Tricky, light conditions for leaders of Vendee Globe. Le Cam is ahead - but only just
The front of the Vendee Globe fleet is currently rounding a tricky weather zone in the south Atlantic approximately 850 miles to the south-east of Montevideo (Uruguay) and 2,980 miles from the equator, which is proving particularly laborious for the top three (Le Cam/Riou/Golding) who are being forced to hunt down more wind in the west.
Jean Le Cam (Bonduelle) is still heading the fleet with a 46 mile lead over Vincent Riou (PRB). Mike Golding (Ecover), 3rd, is 92 miles from the leader.
In time they will find themselves sailing upwind in north-westerlies trying to get as high as possible with the original system.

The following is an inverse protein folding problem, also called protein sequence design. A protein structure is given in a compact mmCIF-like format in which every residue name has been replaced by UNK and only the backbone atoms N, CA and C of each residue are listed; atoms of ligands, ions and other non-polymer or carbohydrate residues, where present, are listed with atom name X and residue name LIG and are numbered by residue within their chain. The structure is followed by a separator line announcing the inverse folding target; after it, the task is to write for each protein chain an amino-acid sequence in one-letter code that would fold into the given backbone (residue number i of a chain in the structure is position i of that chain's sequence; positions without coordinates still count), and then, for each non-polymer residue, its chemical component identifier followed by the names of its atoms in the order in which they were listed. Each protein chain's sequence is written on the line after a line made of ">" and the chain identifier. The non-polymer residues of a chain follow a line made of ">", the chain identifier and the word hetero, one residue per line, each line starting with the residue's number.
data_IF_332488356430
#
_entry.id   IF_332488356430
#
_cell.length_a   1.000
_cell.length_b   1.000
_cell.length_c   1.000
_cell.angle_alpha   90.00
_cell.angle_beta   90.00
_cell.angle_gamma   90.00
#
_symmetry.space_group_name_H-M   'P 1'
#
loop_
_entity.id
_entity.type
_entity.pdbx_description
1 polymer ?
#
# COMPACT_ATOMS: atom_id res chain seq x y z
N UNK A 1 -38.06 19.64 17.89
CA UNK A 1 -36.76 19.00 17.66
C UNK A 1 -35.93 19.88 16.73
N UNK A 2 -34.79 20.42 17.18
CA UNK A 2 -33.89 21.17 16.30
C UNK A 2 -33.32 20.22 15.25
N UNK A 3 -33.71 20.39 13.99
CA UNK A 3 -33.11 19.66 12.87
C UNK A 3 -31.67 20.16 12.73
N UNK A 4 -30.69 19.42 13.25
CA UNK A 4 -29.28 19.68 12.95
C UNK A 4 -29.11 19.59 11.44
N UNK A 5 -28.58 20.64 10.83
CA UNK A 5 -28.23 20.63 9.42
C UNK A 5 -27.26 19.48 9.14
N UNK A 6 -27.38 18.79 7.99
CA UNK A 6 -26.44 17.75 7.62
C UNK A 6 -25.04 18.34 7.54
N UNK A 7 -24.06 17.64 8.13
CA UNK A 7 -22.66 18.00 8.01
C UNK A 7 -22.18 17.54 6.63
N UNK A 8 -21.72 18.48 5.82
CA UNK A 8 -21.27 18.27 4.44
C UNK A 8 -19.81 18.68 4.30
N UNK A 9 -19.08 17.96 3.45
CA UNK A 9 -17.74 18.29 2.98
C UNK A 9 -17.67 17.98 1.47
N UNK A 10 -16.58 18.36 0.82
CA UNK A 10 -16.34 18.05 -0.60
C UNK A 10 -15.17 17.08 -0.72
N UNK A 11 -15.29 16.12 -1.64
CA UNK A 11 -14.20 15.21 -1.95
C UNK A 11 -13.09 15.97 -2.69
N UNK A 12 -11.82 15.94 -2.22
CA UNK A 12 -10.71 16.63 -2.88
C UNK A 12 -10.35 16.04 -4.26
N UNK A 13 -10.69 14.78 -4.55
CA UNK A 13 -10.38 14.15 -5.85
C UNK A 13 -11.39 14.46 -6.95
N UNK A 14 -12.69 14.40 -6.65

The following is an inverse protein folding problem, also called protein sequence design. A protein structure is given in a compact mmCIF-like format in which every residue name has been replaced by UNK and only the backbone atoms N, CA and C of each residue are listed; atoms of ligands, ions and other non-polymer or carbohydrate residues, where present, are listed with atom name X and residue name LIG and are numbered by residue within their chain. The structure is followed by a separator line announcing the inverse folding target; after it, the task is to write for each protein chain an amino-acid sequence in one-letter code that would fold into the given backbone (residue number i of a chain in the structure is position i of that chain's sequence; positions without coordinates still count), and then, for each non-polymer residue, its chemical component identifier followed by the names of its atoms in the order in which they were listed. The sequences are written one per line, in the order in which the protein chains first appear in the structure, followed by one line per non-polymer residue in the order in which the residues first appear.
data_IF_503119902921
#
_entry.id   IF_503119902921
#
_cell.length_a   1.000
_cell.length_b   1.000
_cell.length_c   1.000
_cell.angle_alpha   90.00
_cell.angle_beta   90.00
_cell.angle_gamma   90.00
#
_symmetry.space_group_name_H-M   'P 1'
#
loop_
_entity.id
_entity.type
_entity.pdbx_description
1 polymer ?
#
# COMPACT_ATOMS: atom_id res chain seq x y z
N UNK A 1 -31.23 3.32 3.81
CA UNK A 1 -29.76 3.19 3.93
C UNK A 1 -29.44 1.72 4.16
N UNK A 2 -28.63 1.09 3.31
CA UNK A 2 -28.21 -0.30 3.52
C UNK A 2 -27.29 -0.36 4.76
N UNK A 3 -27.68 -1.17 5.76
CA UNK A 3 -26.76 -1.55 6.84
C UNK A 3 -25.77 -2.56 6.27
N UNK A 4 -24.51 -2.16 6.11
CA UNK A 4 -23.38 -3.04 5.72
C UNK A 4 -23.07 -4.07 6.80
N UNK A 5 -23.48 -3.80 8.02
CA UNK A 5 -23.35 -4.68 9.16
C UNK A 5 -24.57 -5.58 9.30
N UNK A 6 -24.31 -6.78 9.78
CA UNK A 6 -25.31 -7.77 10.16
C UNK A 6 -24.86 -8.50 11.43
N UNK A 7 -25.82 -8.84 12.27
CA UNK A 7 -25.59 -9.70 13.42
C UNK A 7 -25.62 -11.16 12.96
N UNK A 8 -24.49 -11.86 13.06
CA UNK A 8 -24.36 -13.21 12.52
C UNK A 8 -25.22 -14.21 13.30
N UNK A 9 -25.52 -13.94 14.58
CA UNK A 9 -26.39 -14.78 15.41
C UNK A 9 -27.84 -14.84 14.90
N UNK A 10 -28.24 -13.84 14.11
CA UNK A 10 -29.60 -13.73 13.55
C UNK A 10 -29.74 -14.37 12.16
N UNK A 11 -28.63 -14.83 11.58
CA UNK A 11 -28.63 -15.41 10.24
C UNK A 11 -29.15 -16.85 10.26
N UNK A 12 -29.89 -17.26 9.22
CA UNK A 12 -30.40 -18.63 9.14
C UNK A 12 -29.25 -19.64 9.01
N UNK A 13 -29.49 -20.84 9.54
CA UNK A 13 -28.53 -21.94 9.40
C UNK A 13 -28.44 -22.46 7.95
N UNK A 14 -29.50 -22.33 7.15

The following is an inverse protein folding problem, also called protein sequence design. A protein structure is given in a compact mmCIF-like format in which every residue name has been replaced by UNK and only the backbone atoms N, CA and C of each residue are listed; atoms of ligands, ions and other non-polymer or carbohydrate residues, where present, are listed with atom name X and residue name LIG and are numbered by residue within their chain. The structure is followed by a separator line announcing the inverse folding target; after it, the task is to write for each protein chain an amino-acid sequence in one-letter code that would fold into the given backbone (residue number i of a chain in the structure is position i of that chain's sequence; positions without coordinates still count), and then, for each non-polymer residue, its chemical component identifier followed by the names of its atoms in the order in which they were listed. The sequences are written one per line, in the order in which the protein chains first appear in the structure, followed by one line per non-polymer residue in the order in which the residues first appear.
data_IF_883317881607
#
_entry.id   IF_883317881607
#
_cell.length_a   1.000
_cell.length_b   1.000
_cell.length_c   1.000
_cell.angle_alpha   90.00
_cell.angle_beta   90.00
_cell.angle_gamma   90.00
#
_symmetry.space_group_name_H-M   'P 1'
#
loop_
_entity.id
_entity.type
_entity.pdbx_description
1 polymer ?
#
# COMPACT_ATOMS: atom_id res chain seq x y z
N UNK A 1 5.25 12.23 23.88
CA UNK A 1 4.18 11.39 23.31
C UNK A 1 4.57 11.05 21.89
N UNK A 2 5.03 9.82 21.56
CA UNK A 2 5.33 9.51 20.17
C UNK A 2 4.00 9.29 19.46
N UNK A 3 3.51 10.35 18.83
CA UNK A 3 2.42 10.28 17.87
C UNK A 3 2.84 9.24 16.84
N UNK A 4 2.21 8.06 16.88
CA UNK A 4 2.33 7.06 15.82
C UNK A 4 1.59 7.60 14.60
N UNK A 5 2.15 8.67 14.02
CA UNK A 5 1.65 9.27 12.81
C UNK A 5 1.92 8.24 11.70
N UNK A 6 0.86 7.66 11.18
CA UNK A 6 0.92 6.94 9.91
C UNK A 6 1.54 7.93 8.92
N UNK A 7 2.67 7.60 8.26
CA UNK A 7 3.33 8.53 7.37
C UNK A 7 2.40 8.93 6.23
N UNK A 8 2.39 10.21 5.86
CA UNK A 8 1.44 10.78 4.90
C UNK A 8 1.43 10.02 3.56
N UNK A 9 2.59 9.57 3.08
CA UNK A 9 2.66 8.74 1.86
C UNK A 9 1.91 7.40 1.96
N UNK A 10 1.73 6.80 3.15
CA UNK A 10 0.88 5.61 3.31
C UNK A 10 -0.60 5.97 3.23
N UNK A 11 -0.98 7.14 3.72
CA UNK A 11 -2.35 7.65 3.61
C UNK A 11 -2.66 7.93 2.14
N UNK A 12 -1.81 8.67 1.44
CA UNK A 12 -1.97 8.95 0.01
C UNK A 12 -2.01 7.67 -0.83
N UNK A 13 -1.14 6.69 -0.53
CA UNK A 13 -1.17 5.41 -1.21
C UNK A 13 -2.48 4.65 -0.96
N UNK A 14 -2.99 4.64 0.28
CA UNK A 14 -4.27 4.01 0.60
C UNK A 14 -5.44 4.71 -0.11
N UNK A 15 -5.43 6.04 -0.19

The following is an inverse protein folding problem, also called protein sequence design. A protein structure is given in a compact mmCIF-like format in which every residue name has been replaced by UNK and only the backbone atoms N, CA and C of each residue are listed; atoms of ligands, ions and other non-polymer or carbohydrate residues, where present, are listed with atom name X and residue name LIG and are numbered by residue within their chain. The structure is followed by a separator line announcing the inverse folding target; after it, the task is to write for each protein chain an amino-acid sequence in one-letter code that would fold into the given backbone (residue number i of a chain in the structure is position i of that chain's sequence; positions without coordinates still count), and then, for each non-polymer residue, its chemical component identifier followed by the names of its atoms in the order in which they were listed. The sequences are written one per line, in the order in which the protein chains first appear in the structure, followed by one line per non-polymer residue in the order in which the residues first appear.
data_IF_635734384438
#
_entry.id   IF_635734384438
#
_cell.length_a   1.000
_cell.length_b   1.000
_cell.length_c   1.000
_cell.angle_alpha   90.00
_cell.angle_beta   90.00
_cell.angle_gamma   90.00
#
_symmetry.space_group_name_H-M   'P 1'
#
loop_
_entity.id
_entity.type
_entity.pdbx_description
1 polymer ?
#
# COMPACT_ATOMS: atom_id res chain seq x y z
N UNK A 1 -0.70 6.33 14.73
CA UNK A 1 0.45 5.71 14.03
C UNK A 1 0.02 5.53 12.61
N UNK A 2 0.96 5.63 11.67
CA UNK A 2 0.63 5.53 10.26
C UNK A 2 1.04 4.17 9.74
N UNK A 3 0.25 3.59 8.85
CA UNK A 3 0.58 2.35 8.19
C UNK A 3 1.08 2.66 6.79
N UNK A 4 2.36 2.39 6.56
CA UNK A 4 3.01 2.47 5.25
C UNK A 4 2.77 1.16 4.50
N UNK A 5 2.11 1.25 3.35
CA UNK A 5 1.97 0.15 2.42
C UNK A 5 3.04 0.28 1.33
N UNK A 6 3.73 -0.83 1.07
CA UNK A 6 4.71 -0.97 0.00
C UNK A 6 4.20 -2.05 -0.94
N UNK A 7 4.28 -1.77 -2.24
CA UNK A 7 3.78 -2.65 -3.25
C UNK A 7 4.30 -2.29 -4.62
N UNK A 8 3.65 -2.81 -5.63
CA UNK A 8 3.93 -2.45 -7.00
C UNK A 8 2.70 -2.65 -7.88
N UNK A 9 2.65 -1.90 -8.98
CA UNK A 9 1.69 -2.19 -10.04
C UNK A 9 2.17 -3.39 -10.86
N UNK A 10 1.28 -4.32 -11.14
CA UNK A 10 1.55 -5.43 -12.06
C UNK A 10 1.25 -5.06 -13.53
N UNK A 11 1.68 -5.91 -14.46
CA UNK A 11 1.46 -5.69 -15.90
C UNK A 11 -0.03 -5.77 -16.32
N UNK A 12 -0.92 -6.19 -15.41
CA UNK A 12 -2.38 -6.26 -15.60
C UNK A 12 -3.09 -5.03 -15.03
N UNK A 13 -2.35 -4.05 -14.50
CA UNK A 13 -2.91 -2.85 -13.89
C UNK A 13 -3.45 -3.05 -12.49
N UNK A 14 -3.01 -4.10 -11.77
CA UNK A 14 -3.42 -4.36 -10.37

On Saturday and the bulk of Sunday they will have a very poor VMG, 40 /50 degrees from the route, waiting for more favourable northerlies. The biggest difficulty in the coming days will be trying to keep in the wind whilst avoiding the anticyclone at the end of that path by snaking along the north-western edge of the system.
Now that Sébastien Josse has joined the trio in the Atlantic, he is set to make good ground on the head of the fleet in the coming days on a much better wind angle.
The slight comeback is not going to be immediate but for now he is reaching in around 25 knots of wind. Further back Nick Moloney is already getting a good blow at the leading edge of the forecast storm while Conrad Humphreys and Bruce Schwab are still duelling, Conrad now 7.2 miles ahead of the American. They will get nearer to the big winds in the coming hours as the system is fairly slow moving, though they will be in much more settled conditions.